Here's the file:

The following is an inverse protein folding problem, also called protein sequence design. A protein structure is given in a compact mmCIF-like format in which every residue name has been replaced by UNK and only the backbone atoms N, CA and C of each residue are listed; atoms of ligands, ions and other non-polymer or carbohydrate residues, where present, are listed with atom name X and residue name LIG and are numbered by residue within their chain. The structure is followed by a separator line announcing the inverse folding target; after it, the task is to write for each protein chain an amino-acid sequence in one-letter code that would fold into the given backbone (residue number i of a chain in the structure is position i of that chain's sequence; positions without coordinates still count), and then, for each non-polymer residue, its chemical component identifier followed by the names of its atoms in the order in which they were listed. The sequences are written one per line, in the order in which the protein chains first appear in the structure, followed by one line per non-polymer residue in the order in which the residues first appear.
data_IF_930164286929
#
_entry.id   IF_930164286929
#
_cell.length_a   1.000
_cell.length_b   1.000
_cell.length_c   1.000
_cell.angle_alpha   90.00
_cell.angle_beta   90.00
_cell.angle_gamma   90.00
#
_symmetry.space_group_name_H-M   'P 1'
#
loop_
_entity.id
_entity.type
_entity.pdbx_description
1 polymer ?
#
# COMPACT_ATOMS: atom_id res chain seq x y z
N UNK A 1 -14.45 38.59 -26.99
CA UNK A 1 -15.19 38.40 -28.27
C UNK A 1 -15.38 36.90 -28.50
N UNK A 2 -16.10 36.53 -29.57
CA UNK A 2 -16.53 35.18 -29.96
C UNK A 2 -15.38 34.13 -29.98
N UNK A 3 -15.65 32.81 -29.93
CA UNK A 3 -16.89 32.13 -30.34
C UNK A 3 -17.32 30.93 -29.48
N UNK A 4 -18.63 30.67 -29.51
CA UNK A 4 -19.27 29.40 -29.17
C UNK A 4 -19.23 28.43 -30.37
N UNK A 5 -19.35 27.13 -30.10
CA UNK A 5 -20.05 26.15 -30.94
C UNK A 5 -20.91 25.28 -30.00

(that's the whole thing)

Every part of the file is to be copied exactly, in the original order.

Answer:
The following is an inverse protein folding problem, also called protein sequence design. A protein structure is given in a compact mmCIF-like format in which every residue name has been replaced by UNK and only the backbone atoms N, CA and C of each residue are listed; atoms of ligands, ions and other non-polymer or carbohydrate residues, where present, are listed with atom name X and residue name LIG and are numbered by residue within their chain. The structure is followed by a separator line announcing the inverse folding target; after it, the task is to write for each protein chain an amino-acid sequence in one-letter code that would fold into the given backbone (residue number i of a chain in the structure is position i of that chain's sequence; positions without coordinates still count), and then, for each non-polymer residue, its chemical component identifier followed by the names of its atoms in the order in which they were listed. The sequences are written one per line, in the order in which the protein chains first appear in the structure, followed by one line per non-polymer residue in the order in which the residues first appear.
data_IF_930164286929
#
_entry.id   IF_930164286929
#
_cell.length_a   1.000
_cell.length_b   1.000
_cell.length_c   1.000
_cell.angle_alpha   90.00
_cell.angle_beta   90.00
_cell.angle_gamma   90.00
#
_symmetry.space_group_name_H-M   'P 1'
#
loop_
_entity.id
_entity.type
_entity.pdbx_description
1 polymer ?
#
# COMPACT_ATOMS: atom_id res chain seq x y z
N UNK A 1 -14.45 38.59 -26.99
CA UNK A 1 -15.19 38.40 -28.27
C UNK A 1 -15.38 36.90 -28.50
N UNK A 2 -16.10 36.53 -29.57
CA UNK A 2 -16.53 35.18 -29.96
C UNK A 2 -15.38 34.13 -29.98
N UNK A 3 -15.65 32.81 -29.93
CA UNK A 3 -16.89 32.13 -30.34
C UNK A 3 -17.32 30.93 -29.48
N UNK A 4 -18.63 30.67 -29.51
CA UNK A 4 -19.27 29.40 -29.17
C UNK A 4 -19.23 28.43 -30.37
N UNK A 5 -19.35 27.13 -30.10
CA UNK A 5 -20.05 26.15 -30.94
C UNK A 5 -20.91 25.28 -30.00